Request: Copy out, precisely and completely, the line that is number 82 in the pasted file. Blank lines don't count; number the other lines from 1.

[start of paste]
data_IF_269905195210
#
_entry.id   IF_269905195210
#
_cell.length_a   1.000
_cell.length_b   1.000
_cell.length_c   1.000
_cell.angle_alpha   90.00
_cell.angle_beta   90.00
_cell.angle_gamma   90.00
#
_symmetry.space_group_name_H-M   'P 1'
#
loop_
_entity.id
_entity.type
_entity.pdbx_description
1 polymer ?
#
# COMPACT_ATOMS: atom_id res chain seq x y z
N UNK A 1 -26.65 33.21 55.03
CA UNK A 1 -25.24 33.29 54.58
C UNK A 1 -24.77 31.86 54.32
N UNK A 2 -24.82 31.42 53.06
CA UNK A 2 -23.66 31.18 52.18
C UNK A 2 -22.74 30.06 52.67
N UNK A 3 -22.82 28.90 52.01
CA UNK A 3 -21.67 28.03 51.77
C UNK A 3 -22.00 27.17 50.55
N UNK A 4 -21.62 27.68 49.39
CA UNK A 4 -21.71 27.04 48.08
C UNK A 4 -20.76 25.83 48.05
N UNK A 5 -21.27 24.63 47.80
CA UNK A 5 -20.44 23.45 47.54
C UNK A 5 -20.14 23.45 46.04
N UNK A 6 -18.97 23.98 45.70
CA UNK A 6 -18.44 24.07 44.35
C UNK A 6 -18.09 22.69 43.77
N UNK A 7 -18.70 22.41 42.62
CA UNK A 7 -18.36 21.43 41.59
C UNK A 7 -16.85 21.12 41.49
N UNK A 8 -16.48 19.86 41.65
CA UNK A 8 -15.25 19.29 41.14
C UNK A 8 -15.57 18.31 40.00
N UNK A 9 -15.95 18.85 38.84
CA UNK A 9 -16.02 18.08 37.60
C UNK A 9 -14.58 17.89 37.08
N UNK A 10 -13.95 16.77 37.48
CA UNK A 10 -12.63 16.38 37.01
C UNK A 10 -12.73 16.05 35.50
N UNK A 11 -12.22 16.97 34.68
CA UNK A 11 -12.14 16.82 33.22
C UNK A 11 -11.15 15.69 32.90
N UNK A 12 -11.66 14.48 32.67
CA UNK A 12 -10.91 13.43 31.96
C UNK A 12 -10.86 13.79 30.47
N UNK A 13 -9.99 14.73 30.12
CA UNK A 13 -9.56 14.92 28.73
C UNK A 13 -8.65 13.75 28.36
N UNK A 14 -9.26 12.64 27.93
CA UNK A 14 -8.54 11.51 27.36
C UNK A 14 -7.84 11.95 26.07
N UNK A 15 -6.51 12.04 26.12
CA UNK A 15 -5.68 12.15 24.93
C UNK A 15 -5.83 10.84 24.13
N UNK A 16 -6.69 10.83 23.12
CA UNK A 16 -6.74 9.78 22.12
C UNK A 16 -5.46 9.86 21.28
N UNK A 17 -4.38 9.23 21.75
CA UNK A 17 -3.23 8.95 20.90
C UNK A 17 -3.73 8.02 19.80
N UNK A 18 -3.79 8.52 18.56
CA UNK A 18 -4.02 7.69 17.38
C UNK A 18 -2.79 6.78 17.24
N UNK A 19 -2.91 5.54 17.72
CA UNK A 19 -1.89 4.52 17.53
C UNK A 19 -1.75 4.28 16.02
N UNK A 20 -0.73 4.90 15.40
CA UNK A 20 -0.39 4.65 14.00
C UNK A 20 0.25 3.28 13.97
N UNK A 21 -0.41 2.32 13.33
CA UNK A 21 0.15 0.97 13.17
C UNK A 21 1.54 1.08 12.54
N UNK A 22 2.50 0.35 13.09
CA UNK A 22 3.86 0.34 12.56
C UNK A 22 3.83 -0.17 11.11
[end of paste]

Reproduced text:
CA UNK A 21 0.15 0.97 13.17